Covid test cost reveals social disparities

Covid test cost reveals social disparities

The Washington Post:
They Relied On Rapid Coronavirus Tests To Gather Safely. Some Wish They Hadn’t
Rona MacInnes, 54, was determined to do everything possible to protect her elderly mother as her family prepared to gather for Christmas in Pennington, N.J. With her son returning from study in Dublin, MacInnes hoped serial at-home coronavirus tests would catch a coronavirus infection he might bring home. The college junior would take six rapid tests before the holiday, all of which returned negative results. But it would become clear only later — after he had spent time with his grandmother — that he had been infected the whole time. Several days after gathering for Christmas, he got a positive result back from the first available lab-based PCR test he was able to book. (Shepherd, 1/17) North Carolina Health News:
Rapid Antigen Tests Are Coming. Now What? 
In the coming days, people seeking a rapid test to see if they’re positive for COVID-19 will be able to put information into a federal website and ask for up to four rapid tests. Ten to 12 days later, they should arrive in the mail. And over the past weekend, federal rules recently put in place mean that insurance companies now have to reimburse plan members for up to eight over the counter rapid COVID-19 tests per month. All this comes as the Biden administration is finally putting its weight behind scaling up the number of rapid tests being manufactured and released to the public – about a billion rapid tests should be online by the first week of February. That should make it easier for people to get their hands on the tests, which have flown off of pharmacy shelves since late December. (Hoban, 1/18) AP:
Retesting Needed After Nearly 500 COVID-19 Tests Discarded
Nearly 500 people will need to be retested for COVID-19 after samples from tests they took at Ripken Stadium last week expired by the time they arrived at a lab. A Harford County Health Department spokesperson told WJZ-TV that the agency’s primary laboratory experienced a COVID-19 outbreak, so the test samples were sent to a backup lab instead. But the samples had expired before they got there. (1/17)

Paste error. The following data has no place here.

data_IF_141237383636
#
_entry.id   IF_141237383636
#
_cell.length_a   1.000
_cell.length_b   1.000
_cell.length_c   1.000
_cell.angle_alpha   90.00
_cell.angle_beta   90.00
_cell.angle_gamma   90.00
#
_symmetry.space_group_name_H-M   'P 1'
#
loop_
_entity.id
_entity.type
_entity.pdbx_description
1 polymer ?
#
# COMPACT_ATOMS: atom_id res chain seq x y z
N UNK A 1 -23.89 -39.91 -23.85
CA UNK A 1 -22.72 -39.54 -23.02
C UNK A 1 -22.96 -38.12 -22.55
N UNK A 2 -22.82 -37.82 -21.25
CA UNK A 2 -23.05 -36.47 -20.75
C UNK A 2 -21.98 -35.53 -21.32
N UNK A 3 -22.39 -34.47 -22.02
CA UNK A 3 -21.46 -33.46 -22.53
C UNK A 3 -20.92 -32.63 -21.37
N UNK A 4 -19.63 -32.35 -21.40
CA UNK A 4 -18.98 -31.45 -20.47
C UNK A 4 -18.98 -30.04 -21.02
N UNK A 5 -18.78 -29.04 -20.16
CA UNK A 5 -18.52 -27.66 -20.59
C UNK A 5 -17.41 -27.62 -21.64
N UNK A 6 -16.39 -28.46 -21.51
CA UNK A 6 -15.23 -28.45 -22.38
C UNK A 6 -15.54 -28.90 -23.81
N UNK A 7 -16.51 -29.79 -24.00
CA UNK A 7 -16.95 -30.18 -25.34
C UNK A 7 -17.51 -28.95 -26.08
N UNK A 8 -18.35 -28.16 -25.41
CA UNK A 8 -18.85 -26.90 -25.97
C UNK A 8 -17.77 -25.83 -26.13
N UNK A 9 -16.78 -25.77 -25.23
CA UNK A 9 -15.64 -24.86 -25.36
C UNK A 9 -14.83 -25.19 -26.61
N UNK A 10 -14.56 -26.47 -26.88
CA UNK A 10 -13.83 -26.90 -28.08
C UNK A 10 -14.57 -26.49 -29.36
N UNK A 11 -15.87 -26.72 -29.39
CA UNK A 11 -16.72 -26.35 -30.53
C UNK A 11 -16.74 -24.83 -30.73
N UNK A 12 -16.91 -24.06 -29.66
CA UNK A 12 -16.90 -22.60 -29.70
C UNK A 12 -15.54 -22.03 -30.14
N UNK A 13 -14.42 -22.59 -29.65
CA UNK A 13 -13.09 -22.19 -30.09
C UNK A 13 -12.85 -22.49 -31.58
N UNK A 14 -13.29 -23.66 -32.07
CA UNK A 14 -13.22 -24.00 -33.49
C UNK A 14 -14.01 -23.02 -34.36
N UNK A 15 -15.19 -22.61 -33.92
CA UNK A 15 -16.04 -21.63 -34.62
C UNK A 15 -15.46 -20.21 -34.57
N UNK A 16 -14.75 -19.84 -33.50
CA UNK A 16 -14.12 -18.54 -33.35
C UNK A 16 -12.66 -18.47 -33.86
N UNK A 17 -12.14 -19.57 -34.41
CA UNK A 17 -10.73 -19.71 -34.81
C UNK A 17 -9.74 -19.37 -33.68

Fox News:
FEMA Administrator On Delayed COVID Testing Efforts: Agency’s Role ‘Has Not Changed’
Responding to questions about whether the Federal Emergency Management Agency (FEMA) should have been surging resources for COVID-19 testing months ago – before the omicron variant of the coronavirus began to infect individuals nationwide – Administrator Deanne Criswell said Friday that the agency was working to support states based on what they had requested. Speaking at the White House press briefing, the leader said FEMA’s role has always been to support hospitals, schools and public service agencies. (Musto, 1/16) And more on covid testing —

The Boston Globe:
For Marginalized Groups, COVID Testing Shortages A Bigger Burden
Take-home rapid tests and PCR testing appointments are hard to come by for everyone amid the surge in coronavirus cases. But for marginalized groups statewide, the scavenger hunt for COVID testing is tougher to navigate. A lack of reliable transportation, jobs with little flexibility, and language barriers make the search for tests more grueling in low-income, immigrant, and BIPOC communities, advocates and public health specialists say. Even weather variables, such as the extreme cold last week that closed some outdoor tent sites, add another challenge to the mix. “The inequities have continued to plague communities of color and low-income communities across the state,” said Carlene Pavlos, executive director of the Massachusetts Public Health Association. “They continue to be the hardest hit.” (Woodard, 1/17) NBC News:
Cost Of Masks And Tests Deepens A Pandemic Wedge Between The Haves And The Have-Nots
During the pandemic, three quarters of workers said it was very or somewhat difficult to make ends meet, 40 percent said they couldn’t come up with $400 in the event of an emergency and around 20 percent said they went hungry because they couldn’t afford enough to eat, according to the Shift Project, an ongoing survey of American hourly wage workers operated by Harvard University sociologist Daniel Schneider. … In some cities, local mutual aid groups — many created amid the George Floyd protests during the summer of 2020 — have worked to fill the gap. Organizers in Portland, Oregon, and in Seattle have poured their own money into the effort and put out calls for cash and test kits to hand out to those in need. (McCausland, 1/17)

This is part of the KHN Morning Briefing, a summary of health policy coverage from major news organizations. Sign up for an email subscription. KHN:
Officials Struggle To Regulate Pop-Up Covid Testing Sites — And Warn Patients To Beware 
In recent months, mobile covid-19 testing tents and vans have sprouted on urban sidewalks and street curbs as demand has skyrocketed in response to the rapid spread of the omicron variant. Some of the sites run by private companies offer legitimate, timely and reliable results, but others are more like weeds. High demand and scarce supply opened the door to bad actors, and officials in some states are having a hard time keeping up their oversight amid the proliferation. (Andrews, 1/18)

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